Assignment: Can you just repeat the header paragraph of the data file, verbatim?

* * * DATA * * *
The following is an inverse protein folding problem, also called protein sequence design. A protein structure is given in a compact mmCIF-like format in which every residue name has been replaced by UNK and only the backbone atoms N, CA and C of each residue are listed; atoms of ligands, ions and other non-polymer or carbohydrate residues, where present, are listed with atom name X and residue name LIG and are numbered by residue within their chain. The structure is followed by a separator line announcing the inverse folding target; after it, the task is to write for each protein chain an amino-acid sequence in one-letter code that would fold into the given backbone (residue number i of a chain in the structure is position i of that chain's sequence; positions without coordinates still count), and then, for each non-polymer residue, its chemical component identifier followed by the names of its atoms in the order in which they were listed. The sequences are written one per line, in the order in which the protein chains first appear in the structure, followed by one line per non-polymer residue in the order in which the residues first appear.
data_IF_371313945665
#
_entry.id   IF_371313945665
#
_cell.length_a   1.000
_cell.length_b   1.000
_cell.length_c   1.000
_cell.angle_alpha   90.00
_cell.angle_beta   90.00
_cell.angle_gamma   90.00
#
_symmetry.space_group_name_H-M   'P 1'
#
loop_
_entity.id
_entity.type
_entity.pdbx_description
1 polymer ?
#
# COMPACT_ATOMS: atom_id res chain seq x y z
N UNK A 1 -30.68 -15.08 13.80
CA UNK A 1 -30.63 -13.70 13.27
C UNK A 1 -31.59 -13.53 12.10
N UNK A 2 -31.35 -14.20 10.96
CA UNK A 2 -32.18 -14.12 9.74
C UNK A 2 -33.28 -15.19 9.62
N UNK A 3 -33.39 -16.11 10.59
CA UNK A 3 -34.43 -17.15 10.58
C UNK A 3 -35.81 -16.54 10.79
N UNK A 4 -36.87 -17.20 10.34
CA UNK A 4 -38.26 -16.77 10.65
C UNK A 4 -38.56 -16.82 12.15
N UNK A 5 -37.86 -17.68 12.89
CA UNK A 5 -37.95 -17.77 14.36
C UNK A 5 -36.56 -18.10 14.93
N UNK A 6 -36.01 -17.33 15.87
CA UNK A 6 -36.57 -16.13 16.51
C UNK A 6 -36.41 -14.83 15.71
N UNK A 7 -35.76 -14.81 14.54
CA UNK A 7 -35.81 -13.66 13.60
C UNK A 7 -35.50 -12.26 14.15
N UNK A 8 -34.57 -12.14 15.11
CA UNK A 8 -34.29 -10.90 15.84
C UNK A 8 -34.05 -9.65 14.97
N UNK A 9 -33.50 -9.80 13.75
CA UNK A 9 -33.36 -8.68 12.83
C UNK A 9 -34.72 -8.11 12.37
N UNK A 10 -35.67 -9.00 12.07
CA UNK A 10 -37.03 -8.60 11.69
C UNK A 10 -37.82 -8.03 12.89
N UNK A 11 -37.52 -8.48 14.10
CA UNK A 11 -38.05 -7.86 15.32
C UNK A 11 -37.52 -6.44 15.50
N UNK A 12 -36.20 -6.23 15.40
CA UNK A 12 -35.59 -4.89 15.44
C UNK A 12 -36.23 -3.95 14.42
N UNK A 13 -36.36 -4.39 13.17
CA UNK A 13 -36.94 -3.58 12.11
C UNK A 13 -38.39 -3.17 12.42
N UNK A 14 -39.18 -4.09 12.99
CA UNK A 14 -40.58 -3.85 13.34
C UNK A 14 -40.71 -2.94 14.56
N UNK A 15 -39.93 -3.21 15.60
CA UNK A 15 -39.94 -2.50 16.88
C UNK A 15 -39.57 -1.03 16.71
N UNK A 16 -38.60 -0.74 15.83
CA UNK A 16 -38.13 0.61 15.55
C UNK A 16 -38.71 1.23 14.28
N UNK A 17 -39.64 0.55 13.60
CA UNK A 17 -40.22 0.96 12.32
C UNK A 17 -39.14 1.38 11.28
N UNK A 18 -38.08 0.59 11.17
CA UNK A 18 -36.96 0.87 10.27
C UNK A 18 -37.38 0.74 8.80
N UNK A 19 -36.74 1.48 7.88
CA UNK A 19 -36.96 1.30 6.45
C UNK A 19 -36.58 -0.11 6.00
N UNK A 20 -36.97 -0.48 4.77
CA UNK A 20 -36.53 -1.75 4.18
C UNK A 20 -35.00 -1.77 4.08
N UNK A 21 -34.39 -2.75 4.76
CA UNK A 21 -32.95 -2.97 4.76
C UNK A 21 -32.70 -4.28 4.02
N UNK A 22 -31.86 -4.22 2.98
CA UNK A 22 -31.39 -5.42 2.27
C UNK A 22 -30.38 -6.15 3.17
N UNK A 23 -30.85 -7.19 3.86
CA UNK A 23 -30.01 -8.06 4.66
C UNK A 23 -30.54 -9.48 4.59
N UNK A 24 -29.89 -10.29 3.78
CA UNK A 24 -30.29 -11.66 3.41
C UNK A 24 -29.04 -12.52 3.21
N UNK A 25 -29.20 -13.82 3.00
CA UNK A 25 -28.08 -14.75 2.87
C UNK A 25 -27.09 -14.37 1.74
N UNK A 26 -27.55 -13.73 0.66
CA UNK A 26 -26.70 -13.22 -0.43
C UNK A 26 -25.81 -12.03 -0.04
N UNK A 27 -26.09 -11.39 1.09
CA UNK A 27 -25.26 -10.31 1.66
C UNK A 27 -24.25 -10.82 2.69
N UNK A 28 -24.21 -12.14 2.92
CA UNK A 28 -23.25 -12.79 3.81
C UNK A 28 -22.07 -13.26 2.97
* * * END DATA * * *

The following is an inverse protein folding problem, also called protein sequence design. A protein structure is given in a compact mmCIF-like format in which every residue name has been replaced by UNK and only the backbone atoms N, CA and C of each residue are listed; atoms of ligands, ions and other non-polymer or carbohydrate residues, where present, are listed with atom name X and residue name LIG and are numbered by residue within their chain. The structure is followed by a separator line announcing the inverse folding target; after it, the task is to write for each protein chain an amino-acid sequence in one-letter code that would fold into the given backbone (residue number i of a chain in the structure is position i of that chain's sequence; positions without coordinates still count), and then, for each non-polymer residue, its chemical component identifier followed by the names of its atoms in the order in which they were listed. The sequences are written one per line, in the order in which the protein chains first appear in the structure, followed by one line per non-polymer residue in the order in which the residues first appear.